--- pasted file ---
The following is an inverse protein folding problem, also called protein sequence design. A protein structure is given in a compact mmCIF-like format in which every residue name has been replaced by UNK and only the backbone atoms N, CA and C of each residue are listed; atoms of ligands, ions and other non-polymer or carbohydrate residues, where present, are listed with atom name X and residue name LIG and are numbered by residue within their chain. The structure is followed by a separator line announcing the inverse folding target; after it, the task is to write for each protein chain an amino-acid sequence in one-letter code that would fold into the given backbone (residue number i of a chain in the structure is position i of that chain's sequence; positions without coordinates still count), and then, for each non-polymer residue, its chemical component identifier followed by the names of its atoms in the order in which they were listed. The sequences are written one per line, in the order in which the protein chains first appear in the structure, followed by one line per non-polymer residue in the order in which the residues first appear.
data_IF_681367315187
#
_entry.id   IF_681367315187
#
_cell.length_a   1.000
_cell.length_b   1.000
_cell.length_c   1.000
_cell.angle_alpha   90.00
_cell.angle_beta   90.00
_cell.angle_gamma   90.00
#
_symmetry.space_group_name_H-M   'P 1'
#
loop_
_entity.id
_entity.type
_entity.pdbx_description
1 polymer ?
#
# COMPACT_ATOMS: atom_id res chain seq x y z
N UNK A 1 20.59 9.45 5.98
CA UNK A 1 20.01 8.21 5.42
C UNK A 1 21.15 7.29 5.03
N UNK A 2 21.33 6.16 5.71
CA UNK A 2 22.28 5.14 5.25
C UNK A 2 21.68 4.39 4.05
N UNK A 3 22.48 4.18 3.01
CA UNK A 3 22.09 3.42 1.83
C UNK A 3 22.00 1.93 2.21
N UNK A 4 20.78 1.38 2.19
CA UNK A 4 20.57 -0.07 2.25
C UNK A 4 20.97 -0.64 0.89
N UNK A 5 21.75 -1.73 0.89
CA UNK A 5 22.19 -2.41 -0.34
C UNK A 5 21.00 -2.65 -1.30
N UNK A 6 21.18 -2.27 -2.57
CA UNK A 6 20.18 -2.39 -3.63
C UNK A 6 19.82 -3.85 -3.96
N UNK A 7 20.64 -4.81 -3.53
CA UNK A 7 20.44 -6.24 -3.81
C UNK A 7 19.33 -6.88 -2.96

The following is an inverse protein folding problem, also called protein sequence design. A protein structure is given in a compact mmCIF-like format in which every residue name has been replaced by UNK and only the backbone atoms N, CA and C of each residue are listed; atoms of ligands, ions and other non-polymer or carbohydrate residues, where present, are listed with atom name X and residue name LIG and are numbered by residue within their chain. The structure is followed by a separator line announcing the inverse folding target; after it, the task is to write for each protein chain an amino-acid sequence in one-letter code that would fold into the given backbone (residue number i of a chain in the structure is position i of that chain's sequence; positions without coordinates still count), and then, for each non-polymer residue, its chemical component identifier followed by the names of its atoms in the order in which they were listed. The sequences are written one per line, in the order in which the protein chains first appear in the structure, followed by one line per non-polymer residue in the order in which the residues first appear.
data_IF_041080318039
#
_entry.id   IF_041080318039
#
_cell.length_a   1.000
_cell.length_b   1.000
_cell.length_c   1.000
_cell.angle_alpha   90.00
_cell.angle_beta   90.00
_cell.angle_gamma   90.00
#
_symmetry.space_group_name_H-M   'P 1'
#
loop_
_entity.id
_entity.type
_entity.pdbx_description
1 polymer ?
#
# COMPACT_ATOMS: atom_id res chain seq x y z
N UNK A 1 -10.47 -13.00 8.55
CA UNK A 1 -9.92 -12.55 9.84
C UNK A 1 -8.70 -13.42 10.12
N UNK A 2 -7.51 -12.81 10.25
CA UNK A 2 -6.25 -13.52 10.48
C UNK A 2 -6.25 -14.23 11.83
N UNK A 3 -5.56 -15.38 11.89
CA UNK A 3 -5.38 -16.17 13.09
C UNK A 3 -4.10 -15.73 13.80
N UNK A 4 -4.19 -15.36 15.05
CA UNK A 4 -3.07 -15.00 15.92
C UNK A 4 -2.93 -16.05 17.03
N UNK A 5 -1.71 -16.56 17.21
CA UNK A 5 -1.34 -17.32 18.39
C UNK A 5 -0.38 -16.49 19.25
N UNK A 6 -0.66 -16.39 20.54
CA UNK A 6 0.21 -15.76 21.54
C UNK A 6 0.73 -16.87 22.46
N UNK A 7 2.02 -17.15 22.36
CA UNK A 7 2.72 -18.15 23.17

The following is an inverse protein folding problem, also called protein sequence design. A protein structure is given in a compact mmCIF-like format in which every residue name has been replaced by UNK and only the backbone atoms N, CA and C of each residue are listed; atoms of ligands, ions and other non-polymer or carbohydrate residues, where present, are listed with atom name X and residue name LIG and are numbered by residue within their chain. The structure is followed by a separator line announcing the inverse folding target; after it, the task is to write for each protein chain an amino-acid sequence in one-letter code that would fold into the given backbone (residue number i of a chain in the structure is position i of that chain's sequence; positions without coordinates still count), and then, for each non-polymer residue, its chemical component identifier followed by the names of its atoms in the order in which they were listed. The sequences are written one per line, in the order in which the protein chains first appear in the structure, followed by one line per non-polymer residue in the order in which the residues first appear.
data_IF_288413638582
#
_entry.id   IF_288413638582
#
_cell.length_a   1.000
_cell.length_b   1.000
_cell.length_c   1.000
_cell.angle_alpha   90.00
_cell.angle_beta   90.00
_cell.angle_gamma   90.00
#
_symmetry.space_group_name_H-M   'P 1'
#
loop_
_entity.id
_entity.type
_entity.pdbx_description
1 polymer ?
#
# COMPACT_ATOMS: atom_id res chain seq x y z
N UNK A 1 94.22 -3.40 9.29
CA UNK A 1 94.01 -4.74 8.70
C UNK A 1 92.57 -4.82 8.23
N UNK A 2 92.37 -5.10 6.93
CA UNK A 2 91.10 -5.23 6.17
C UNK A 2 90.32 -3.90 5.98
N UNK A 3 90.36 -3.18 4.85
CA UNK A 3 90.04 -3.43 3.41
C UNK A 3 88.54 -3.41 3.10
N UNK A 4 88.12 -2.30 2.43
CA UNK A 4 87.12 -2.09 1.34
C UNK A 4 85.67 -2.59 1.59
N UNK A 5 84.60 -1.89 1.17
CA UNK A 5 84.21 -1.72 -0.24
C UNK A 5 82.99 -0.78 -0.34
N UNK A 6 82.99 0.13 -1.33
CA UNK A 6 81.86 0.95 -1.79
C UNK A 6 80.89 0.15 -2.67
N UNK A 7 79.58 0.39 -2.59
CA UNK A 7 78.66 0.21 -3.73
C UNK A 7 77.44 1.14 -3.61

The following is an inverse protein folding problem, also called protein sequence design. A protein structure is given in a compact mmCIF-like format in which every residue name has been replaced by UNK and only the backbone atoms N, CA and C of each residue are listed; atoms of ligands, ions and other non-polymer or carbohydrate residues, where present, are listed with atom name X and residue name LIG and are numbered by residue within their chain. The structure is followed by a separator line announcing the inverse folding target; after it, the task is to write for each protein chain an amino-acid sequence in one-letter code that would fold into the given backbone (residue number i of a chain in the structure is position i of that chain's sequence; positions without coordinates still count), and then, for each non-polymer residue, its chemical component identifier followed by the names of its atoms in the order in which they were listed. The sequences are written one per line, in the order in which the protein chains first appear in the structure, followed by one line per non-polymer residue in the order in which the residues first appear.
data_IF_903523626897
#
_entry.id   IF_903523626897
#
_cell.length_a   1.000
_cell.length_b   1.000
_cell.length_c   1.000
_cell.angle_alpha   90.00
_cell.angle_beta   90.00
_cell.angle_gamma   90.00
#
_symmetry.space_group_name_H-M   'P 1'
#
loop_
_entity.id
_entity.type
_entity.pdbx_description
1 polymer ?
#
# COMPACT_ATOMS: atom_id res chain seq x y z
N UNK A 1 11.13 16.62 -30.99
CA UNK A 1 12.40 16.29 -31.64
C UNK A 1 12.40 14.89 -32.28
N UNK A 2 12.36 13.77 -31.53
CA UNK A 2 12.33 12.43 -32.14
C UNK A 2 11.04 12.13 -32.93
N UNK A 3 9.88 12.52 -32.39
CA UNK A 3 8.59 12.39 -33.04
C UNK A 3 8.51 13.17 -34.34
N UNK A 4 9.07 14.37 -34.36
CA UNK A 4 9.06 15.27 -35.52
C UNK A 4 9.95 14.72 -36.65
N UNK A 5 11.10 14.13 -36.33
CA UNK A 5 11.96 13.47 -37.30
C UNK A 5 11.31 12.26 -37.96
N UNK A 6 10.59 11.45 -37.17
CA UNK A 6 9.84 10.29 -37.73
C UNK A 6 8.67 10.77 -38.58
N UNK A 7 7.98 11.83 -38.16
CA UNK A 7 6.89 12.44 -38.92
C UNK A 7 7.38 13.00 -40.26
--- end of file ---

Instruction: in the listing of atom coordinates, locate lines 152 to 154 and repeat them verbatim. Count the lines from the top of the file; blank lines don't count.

C UNK A 2 11.04 12.13 -32.93
N UNK A 3 9.88 12.52 -32.39
CA UNK A 3 8.59 12.39 -33.04